Restoration of a Minneapolis Traction Engine

Story of the steam engine restoration of the Minneapolis traction engine shown in the movie "The Friendly Persuasion"


| November/December 2000



Shown here in action at a show, this engine is one of several that have appeared in historical motion pictures.

Shown here in action at a show, this engine is one of several that have appeared in historical motion pictures.

The engine shown in the movie "The Friendly Persuasion" is once again in steam! This was truly a restoration! It's a 20 horsepower Minneapolis Traction Engine, serial #8376. In its working life, this engine ran a sawmill near Wausau, Wisconsin, and was on a farm before that. Its working life lasted well into the 1940s. It had been worked long and hard, but it had also been well cared for. In its retirement, it was moved to Oceanside, California. This was in 1955 by Mr. Jim Sullivan. Shortly after it arrived in California, a movie producer spotted this Minneapolis traction engine. The movie "The Friendly Persuasion" was released in 1956 and starred Gary Cooper, Dorothy McGuire, and a young Anthony Perkins. There are several good shots of the engine. The setting is a farm equipment exhibition. They sent the Minneapolis to the wardrobe department to disguise it some, but it is still easily spotted as the Minneapolis. This movie is still available, by the way.

Some time after the movie this engine finally fell into disrepair. It was eventually donated to Del Mar Park, where it sat for many years. This Minneapolis would have spent its last days there in the park rusting away except for Mr. Mike Ashbeck. Mike is one of the founding members of the museum in Vista, California. Mike purchased the Minneapolis with the idea of restoring it. This was about 1975. It was in pretty rough shape by this time, so Mike took the engine completely apart. He had some work done on the boiler but before he got much further he passed away. Mike's wife sold it "as is" and that meant apart!

It moved from place to place at least twice before I bought it. When I saw the engine it was located in a small town called Fiddle Town. Fiddle Town is up in the California Gold country, located in the foothills of the High Sierras east of Sacramento. It had now been apart for some 22 years and had not run in over 30 years. It was still apart when I bought it four years ago in Fiddle Town.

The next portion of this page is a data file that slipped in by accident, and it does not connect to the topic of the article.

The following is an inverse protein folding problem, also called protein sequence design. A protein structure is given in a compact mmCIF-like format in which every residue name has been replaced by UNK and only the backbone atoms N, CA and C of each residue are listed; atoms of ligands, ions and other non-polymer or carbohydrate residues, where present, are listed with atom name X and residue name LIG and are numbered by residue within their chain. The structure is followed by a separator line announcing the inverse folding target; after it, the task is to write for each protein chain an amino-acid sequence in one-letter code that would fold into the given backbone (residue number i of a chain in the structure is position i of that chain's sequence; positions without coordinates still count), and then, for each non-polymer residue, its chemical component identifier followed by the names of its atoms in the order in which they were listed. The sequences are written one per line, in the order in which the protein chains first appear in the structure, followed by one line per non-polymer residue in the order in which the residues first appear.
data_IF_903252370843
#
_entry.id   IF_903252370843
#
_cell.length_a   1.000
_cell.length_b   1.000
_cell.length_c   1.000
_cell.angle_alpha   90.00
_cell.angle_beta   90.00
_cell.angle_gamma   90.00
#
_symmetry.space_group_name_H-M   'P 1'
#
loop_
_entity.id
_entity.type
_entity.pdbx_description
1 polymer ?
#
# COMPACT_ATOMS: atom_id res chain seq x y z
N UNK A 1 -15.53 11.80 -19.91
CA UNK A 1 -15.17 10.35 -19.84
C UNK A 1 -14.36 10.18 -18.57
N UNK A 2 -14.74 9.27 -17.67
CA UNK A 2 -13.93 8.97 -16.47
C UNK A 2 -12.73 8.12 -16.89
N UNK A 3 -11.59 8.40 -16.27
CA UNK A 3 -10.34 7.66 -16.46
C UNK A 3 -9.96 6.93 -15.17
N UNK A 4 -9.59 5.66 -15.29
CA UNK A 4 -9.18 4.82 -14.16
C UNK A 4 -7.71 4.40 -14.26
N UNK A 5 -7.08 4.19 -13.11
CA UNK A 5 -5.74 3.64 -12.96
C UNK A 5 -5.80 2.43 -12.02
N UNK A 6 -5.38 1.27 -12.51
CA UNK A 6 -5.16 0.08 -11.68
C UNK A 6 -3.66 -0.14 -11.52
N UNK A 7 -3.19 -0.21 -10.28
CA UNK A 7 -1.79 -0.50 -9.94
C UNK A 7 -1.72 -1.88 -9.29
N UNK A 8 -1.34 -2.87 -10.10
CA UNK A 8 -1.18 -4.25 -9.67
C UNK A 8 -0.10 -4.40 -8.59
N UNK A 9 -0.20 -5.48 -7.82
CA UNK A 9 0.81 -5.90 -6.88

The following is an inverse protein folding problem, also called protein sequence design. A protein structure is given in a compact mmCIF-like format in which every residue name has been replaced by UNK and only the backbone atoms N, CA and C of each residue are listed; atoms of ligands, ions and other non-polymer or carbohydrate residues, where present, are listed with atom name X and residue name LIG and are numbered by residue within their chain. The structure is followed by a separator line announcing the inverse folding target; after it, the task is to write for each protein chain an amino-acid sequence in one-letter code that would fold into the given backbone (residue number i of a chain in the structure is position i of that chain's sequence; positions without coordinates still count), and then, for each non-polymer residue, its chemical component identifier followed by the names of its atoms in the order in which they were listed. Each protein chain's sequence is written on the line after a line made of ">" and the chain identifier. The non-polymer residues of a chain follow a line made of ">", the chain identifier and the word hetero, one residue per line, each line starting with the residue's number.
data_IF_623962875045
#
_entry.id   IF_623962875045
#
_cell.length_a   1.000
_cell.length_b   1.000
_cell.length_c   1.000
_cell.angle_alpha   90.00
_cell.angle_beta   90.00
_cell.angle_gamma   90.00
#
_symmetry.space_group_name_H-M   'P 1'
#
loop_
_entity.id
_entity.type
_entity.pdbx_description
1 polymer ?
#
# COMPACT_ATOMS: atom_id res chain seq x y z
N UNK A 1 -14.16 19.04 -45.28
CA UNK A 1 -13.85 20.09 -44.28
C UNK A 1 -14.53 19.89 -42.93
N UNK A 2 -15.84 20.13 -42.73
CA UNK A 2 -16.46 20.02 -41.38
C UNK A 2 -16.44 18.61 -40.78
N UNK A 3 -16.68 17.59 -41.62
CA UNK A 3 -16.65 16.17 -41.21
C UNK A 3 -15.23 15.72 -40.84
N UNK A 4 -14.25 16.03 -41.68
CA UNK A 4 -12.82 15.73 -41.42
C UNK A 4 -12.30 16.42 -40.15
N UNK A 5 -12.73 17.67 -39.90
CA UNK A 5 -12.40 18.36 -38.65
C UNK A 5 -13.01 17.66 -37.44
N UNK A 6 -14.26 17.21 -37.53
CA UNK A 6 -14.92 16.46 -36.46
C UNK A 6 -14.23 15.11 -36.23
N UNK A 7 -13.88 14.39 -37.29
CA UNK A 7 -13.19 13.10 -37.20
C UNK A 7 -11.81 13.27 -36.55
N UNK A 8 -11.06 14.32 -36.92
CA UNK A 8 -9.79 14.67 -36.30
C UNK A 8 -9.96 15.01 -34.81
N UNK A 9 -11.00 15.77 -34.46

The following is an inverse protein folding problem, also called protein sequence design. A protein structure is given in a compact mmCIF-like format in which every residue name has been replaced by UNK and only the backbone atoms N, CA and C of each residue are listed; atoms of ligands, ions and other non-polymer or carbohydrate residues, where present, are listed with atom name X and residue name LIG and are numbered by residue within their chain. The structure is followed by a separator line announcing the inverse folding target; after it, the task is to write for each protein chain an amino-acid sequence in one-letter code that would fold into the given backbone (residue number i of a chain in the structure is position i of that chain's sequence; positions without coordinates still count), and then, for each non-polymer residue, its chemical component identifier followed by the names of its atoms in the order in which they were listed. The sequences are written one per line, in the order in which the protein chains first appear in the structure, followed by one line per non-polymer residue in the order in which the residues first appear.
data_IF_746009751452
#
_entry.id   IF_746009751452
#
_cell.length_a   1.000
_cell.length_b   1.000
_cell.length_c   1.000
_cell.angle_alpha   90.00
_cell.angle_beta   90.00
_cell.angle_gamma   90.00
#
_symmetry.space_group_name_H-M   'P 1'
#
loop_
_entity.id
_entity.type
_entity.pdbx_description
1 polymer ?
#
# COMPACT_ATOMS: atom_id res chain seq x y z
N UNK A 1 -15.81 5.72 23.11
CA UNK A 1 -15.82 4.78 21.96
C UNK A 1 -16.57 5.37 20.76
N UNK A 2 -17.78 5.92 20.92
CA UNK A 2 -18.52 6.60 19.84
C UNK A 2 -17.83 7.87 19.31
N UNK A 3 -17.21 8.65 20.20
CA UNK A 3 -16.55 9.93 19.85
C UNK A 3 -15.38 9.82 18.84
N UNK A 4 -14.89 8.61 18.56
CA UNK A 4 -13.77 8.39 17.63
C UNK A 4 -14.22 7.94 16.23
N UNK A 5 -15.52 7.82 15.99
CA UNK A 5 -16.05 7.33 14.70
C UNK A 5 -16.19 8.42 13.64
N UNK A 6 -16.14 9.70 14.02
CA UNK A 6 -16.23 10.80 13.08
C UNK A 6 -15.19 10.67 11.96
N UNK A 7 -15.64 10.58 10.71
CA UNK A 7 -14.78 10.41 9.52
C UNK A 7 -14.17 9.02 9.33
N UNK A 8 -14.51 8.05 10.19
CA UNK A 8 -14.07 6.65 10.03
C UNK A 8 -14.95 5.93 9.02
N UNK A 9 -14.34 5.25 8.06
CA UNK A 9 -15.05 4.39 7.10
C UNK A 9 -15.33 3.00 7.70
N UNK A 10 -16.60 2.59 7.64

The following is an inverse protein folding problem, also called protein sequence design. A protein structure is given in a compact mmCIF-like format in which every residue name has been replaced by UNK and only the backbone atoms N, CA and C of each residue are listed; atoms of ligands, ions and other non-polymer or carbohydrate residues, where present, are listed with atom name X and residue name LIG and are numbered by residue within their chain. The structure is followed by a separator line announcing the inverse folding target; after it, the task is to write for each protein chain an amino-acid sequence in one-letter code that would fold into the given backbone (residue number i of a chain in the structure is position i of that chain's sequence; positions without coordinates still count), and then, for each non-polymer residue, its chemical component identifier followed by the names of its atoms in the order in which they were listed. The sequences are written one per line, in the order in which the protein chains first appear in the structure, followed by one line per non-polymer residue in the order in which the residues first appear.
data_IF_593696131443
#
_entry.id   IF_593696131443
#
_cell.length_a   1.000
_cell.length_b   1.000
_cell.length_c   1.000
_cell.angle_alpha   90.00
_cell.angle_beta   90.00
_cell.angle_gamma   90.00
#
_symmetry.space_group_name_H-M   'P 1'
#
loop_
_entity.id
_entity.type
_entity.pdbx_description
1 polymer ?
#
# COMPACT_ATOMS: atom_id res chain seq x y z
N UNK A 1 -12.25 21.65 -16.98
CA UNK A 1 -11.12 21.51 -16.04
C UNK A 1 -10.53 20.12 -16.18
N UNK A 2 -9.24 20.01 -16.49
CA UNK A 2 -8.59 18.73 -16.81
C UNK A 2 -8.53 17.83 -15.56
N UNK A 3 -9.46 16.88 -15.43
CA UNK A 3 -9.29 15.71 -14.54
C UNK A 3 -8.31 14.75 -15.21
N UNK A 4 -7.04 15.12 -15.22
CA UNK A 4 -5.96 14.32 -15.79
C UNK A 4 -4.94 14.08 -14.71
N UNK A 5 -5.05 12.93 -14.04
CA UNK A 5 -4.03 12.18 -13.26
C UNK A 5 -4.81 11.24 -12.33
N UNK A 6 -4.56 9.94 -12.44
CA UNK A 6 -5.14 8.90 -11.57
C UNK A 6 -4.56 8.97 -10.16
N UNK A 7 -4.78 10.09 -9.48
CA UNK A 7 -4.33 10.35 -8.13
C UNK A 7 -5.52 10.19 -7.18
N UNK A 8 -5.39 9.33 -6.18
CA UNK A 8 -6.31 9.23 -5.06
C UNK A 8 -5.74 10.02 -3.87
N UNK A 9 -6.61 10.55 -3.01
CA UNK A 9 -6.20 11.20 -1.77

My fascination with steam started at the Mehmke Museum near Great Falls, Montana. The line of old steam engines there was an impressive sight to a young boy. This collection is still there and is still a very impressive collection. My family moved to California while I was still young.

About 10 years ago I got involved with the museum at Vista, California. The museum had two traction engines, and later a third was donated to us. They had all been running but for one reason or another were no longer in steam. The southern part of California was never big on steam traction engines. They are not much use in citrus tree groves or in the hilly country or the dry sandy desert! Many people who visit our shows never knew that they had ever built a steam-powered tractor. That, combined with the fact that certifying an engine in California is a big job, and they are very strict on our old boilers, makes our traction engines a unique and popular part of our show.

I had been looking forward to owning an engine for many years. I looked at several other engines before I looked at this one. It had been for sale for quite some time. It just did not show itself well. It was still apart, the platform was all bent up, there was no plumbing or water tanks, etc. Everyone else who looked at it walked away saying that it would never run again. I got interested in it for two reasons. One, for me, the price was affordable! Two, I found that it had an ASME boiler on it. I have always said that I wanted an engine that I could work. We did not have an engine at Vista that could be worked hard. California limits lap seams to 100 lbs. pressure. On top of that, two of the engines are a bit small for hard work and our Case 60 operates at 100 lbs. pressure and has contractor bunkers on it. Carrying any amount of fuel and water is a problem. The Minneapolis being a code boiler could get better pressure and the problems certifying it with the state all just vanish! I knew that it was missing parts but everything was there to make an engine that could run and the rest I would just deal with. Okay, I said, the first thing to do is to get an inspector out to see the boiler. The inspection was going to be expensive. Fiddle Town is quite a way off the beaten path and I would have to pay for the inspector's travel time as well as the time it took for the inspection. The inspector said he liked the boiler and gave it 100 lbs. He said that the 100 lb. limit was because a few of the staybolts were thin and that he would give the boiler the original pressure of 150 lbs. if they were replaced! There were about six stays that he was concerned with. Armed now with all the appropriate information, I bought the Minneapolis.

Gary Borden
7/15/2012 11:10:00 PM

Jim Sullivan is my uncle. The tractor was in every parade in Oceanside. It was put on a flat car train and taken up to Hollywood. They painted it green to look like a John Deer. They repainted it after the movie.